New User Special Price Expires in

Let's log you in.

Sign in with Facebook


Don't have a StudySoup account? Create one here!


Create a StudySoup account

Be part of our community, it's free to join!

Sign up with Facebook


Create your account
By creating an account you agree to StudySoup's terms and conditions and privacy policy

Already have a StudySoup account? Login here

History 1311-002 Chapter 1 Notes: A New World

by: Zain Notetaker

History 1311-002 Chapter 1 Notes: A New World 1311-002

Marketplace > University of Texas at Arlington > History > 1311-002 > History 1311 002 Chapter 1 Notes A New World
Zain Notetaker
View Full Document for 0 Karma

View Full Document


Unlock These Notes for FREE

Enter your email below and we will instantly email you these Notes for U.S History to 1865

(Limited time offer)

Unlock Notes

Already have a StudySoup account? Login here

Unlock FREE Class Notes

Enter your email below to receive U.S History to 1865 notes

Everyone needs better class notes. Enter your email and we will send you notes for this class for free.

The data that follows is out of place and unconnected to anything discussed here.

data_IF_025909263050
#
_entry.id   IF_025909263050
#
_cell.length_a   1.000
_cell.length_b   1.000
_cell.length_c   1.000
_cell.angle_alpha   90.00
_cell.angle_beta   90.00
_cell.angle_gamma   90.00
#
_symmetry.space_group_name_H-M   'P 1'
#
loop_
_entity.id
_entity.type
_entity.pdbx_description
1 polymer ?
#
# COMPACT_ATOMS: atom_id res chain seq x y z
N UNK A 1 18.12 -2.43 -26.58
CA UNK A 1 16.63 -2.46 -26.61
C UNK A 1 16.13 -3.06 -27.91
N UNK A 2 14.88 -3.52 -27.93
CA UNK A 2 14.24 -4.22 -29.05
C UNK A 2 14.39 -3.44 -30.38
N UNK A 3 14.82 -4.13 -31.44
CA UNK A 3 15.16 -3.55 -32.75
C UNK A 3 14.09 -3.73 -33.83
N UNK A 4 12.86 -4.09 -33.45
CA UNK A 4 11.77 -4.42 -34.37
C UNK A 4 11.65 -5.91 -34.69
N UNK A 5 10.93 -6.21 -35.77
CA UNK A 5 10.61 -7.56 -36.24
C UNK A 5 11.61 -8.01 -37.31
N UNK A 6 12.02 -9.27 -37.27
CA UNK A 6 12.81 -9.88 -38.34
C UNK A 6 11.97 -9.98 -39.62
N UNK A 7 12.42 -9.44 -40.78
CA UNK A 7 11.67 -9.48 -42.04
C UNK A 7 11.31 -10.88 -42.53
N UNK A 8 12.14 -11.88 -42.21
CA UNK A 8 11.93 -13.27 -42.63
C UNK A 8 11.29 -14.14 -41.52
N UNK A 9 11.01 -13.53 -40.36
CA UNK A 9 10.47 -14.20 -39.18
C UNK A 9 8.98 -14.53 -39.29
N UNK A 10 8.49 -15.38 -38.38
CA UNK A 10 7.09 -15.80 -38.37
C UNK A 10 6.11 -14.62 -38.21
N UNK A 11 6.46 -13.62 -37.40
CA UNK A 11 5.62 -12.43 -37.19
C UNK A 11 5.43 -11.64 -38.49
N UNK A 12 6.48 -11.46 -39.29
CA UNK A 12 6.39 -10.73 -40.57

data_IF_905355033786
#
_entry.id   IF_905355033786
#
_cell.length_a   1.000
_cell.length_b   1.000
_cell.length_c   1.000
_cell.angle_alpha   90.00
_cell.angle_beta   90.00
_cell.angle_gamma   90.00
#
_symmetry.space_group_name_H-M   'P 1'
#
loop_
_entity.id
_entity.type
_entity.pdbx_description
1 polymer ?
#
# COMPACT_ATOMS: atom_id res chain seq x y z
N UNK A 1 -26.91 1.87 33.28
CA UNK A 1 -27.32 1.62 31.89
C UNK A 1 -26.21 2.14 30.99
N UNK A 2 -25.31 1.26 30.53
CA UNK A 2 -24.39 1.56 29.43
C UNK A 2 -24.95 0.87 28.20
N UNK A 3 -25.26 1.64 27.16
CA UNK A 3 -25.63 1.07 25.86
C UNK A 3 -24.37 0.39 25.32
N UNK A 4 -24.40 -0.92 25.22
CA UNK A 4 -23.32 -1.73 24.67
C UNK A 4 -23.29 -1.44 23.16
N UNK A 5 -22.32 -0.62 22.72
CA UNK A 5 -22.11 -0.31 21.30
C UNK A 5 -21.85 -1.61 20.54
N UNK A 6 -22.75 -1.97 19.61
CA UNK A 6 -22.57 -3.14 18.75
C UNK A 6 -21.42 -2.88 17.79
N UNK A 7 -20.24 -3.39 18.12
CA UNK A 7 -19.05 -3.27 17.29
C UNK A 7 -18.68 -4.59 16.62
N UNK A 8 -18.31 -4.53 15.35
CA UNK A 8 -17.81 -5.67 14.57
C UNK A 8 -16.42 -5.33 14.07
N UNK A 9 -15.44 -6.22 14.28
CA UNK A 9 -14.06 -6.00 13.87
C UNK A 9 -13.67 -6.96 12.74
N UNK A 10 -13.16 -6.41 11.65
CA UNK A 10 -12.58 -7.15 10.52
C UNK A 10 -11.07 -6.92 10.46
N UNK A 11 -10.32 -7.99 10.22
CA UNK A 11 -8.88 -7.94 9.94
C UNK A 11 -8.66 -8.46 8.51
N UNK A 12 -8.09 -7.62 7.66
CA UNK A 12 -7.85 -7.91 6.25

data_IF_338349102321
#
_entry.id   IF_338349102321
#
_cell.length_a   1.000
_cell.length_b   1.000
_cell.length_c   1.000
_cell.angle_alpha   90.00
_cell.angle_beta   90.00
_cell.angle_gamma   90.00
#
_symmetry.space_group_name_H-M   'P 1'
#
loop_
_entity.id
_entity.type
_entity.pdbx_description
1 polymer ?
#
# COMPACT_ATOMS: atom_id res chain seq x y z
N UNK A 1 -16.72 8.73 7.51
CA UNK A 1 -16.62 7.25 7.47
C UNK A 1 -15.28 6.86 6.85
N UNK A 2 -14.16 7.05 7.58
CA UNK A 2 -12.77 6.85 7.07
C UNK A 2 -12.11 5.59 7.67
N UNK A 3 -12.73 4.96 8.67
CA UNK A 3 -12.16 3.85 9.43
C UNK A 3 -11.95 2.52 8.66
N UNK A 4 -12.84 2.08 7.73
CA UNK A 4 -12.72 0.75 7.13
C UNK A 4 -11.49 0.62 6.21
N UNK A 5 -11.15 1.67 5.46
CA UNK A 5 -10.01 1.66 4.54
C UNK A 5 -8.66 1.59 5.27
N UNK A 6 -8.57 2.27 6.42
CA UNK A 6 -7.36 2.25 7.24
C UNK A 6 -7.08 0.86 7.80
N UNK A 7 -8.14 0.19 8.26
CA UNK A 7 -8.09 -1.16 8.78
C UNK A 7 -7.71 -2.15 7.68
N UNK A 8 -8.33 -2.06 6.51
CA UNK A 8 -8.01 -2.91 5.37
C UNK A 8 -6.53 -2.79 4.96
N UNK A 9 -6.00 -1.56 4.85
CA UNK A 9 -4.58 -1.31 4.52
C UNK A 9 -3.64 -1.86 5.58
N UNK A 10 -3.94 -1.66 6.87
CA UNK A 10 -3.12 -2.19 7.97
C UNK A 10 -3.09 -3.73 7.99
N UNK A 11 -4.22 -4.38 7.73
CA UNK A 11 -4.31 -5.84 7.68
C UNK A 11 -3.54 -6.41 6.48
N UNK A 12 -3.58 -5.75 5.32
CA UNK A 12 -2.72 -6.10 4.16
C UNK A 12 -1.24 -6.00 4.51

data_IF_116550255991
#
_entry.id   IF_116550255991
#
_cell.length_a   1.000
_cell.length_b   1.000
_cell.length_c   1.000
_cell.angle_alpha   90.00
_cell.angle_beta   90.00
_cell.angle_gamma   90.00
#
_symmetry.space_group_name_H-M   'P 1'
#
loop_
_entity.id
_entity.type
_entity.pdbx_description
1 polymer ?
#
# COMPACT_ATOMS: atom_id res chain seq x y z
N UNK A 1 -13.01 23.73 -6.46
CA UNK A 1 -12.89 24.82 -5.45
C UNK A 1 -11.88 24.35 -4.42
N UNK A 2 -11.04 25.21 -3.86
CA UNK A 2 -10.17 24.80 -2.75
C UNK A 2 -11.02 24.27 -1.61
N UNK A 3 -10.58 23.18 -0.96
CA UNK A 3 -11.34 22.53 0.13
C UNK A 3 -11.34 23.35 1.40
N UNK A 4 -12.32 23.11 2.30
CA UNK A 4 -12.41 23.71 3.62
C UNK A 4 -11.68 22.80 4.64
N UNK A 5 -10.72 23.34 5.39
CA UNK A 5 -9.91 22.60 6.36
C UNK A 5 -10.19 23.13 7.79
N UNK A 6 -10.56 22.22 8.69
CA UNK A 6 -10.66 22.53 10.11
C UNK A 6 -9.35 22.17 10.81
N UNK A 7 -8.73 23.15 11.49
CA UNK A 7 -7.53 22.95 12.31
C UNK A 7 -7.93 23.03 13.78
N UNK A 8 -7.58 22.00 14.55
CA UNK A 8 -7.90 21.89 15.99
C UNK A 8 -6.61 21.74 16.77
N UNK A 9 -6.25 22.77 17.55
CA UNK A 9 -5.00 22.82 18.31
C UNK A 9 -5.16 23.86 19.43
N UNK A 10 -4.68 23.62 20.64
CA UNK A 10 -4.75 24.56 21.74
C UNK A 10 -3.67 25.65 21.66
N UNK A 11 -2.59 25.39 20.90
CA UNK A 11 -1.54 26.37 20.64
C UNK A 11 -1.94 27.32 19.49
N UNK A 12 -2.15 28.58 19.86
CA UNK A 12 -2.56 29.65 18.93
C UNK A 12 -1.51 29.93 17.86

Unlock FREE notes

About this Document

These notes are an in depth but summarized version of the lecture and power point notes taken over Chapter 1: A New World in U.S. History to 1865.
U.S History to 1865
Rufki Salihi
Class Notes




Popular in U.S History to 1865

Popular in History

This 10 page Class Notes was uploaded by Zain Notetaker on Saturday September 10, 2016. The Class Notes belongs to 1311-002 at University of Texas at Arlington taught by Rufki Salihi in Fall 2016. Since its upload, it has received 13 views. For similar materials see U.S History to 1865 in History at University of Texas at Arlington.

Similar to 1311-002 at UTA

Popular in History


Reviews for History 1311-002 Chapter 1 Notes: A New World


Report this Material


What is Karma?


Karma is the currency of StudySoup.

You can buy or earn more Karma at anytime and redeem it for class notes, study guides, flashcards, and more!

Date Created: 09/10/16